Which is not to say that the situation is all nice and rosy as is. It can be frustrating for some women, although some others seem satisfied with the status quo and do not feel the need to be seen or heard as ‘lesbians’. Both are valid points of view. With regards to having a safe space where they can be themselves, this is something that, for the most part, at least in Beirut, happens organically through the cultivation of queer friendships. Outside of Beirut, where the queers cannot be found as readily, this safe space might be needed to a larger degree, however, it remains to be seen how we, as Helem, can target this demographic without causing an uproar (read: backlash, ie. danger).
The question to be asking then is not why there aren’t any women in Helem, but why their non-participation suits them more, why their invisibility is a precondition for the type of freedom that they have. The problem needs to be identified before we can begin to come up with solutions. How can we begin to address queer women’s sexuality when we are dealing with a paradoxical situation where covert sexual freedom comes from the negation of all overt female sexuality? So I would like to rephrase the question from why there aren’t any queer women in Helem to wether Helem, as an LGBT organization, is in a position where it can actually address queer women in the first place.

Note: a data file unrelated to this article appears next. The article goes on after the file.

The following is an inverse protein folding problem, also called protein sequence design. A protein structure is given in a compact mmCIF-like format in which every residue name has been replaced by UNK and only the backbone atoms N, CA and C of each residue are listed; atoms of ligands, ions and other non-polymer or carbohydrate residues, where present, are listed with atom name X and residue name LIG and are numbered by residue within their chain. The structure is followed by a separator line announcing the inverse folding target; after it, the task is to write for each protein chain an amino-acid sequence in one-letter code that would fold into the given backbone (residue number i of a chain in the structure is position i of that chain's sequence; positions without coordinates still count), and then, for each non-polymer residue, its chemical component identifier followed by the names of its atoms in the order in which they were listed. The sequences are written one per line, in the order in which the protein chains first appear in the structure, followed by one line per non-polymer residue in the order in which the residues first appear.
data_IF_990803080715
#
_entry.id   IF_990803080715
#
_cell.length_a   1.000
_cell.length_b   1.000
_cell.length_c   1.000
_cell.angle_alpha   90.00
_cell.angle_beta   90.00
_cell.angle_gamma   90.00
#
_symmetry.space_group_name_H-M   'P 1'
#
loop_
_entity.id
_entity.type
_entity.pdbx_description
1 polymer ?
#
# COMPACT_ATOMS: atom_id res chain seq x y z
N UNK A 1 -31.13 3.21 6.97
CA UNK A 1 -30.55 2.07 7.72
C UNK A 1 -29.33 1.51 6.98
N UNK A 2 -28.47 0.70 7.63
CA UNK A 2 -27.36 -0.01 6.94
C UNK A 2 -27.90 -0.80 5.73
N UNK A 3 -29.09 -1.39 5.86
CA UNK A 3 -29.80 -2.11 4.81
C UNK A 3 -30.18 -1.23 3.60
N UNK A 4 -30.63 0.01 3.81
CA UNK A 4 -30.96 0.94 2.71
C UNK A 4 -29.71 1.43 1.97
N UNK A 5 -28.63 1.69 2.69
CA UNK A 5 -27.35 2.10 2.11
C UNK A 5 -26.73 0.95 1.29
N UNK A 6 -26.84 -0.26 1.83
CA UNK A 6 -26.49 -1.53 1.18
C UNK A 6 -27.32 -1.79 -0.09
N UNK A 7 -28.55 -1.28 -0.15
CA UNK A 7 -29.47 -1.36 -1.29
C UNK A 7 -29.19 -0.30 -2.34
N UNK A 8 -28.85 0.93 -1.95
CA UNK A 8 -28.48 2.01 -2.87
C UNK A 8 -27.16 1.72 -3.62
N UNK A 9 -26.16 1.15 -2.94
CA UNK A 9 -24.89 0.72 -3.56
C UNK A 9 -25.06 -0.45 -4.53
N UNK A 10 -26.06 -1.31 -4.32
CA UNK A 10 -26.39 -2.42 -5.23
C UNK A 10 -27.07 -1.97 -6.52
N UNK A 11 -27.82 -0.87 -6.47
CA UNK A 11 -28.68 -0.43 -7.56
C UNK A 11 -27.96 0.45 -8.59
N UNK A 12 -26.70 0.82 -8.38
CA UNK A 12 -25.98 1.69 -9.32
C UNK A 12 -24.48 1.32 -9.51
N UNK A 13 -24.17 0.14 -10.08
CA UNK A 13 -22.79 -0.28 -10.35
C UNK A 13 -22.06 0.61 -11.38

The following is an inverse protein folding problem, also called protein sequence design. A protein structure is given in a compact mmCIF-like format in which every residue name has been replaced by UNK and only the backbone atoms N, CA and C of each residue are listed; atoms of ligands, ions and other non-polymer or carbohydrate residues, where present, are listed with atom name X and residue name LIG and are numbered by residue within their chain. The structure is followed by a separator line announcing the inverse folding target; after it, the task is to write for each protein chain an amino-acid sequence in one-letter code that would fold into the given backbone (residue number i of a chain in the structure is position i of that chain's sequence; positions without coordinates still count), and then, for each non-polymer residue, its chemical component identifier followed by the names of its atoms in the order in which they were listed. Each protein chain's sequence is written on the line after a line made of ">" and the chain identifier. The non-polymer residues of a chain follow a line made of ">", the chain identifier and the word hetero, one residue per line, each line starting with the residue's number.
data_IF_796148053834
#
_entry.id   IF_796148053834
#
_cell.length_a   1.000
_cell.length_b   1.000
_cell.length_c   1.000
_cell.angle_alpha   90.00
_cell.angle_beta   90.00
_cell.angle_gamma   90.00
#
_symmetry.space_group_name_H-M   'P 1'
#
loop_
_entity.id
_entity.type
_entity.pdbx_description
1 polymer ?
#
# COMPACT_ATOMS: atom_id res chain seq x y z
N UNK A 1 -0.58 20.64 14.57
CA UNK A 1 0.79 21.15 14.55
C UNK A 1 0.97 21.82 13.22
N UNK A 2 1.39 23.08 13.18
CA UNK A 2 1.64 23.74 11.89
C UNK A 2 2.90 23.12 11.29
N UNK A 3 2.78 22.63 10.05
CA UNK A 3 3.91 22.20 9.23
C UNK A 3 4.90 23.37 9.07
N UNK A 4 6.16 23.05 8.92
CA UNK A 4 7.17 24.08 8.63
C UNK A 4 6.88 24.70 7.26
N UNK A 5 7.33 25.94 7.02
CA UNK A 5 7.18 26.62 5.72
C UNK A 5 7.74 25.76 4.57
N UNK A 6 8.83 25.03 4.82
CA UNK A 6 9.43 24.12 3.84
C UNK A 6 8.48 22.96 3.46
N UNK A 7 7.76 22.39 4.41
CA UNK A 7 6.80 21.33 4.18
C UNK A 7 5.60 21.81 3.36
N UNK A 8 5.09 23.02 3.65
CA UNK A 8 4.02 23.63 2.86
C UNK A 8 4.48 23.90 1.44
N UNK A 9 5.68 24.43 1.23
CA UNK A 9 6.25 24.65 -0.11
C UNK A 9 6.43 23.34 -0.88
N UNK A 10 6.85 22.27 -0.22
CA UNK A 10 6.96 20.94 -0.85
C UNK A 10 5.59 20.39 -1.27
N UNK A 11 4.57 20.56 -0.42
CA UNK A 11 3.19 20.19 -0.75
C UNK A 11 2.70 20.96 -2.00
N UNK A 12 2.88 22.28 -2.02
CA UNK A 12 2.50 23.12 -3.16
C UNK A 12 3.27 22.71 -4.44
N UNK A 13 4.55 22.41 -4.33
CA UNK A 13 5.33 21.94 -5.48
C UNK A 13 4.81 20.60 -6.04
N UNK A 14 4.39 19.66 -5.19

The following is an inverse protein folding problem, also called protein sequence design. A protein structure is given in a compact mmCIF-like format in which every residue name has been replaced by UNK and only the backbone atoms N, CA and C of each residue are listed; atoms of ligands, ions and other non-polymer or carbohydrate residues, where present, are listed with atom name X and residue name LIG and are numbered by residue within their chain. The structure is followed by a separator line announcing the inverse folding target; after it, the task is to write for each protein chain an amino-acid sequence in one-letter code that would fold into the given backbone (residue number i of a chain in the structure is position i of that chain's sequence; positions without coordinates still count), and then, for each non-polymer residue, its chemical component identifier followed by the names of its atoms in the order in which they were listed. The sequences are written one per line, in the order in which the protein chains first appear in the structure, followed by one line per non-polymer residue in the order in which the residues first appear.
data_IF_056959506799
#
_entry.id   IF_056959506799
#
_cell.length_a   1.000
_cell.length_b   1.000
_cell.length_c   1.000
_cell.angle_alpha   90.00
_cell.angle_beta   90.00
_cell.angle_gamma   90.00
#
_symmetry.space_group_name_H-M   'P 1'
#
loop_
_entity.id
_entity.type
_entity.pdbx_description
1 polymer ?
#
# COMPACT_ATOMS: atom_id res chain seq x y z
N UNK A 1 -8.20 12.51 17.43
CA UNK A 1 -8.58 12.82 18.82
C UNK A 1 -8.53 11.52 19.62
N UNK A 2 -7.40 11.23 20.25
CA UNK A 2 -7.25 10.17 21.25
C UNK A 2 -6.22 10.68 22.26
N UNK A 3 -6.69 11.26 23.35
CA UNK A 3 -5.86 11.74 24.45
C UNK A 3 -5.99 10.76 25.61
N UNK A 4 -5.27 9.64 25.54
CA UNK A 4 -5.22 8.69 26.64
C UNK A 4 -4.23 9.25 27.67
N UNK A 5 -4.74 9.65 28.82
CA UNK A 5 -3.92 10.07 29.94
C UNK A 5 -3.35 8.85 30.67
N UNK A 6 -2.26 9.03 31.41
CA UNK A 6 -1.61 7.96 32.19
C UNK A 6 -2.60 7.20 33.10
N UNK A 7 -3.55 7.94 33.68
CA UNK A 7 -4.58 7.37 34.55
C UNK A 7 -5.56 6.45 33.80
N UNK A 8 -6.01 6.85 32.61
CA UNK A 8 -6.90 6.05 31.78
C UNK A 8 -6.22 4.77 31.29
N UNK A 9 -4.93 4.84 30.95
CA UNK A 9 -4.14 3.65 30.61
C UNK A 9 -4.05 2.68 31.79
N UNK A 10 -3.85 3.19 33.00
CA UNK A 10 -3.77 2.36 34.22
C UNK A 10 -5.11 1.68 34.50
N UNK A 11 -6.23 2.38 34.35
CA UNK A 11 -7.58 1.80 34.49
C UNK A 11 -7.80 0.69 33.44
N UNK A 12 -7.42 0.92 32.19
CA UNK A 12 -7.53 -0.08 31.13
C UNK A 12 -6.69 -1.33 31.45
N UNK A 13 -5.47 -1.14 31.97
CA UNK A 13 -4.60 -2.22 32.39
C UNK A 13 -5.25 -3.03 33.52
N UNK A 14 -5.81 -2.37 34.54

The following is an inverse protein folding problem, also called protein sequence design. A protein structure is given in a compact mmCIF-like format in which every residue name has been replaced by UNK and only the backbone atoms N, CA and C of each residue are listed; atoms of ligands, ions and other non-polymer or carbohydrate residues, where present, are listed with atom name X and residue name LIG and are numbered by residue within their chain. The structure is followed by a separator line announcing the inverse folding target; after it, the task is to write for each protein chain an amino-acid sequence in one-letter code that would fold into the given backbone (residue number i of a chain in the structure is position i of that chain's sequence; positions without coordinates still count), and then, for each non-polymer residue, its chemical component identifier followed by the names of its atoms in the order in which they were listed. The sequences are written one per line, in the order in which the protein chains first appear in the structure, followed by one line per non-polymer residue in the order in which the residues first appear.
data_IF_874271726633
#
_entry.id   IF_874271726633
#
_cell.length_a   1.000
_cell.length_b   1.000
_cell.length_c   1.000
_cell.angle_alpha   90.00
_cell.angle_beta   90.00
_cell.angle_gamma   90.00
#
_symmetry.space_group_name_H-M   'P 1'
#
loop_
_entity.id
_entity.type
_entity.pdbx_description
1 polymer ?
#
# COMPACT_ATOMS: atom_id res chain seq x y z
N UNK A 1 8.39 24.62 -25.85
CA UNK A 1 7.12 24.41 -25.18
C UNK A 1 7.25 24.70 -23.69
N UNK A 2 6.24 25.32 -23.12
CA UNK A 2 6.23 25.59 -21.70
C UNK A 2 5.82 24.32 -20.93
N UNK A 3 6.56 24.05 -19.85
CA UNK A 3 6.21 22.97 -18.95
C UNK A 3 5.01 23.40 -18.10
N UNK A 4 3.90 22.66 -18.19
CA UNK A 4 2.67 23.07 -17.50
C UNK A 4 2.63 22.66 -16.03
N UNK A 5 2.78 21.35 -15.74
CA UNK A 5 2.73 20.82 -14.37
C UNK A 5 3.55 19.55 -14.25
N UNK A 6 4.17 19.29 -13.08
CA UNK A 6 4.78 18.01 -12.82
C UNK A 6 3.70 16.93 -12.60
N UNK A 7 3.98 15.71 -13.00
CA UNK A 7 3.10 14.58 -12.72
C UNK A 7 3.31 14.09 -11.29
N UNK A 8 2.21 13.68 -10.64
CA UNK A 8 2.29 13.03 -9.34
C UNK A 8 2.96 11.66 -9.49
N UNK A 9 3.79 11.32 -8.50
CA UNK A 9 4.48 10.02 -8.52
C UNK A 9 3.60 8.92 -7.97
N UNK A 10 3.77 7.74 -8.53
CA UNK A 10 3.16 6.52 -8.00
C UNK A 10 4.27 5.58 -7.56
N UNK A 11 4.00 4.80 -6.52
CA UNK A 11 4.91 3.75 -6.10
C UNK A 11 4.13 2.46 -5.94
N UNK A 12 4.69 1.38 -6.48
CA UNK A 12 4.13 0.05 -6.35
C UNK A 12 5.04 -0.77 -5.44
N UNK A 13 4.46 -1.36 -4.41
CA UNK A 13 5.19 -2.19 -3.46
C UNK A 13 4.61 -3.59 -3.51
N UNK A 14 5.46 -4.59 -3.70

Without a strong feminist movement that is working on issues of female sexuality, there can be no space for anyone to talk about queer female sexuality. Which brings me to my next point: that young women in Lebanon are extremely de-politicized when it comes to women’s rights, and this is also part of the problem. The general attitude is khalas, I’m fucking who I want, I’m living the life I want, I’m negotiating through the restrictions set on me because of my gender, so why rock the boat? I’m happy this way (not that there actually is a viable women’s movement here that offers any alternatives. Women’s orgs generally won’t touch sex with a ten foot pole).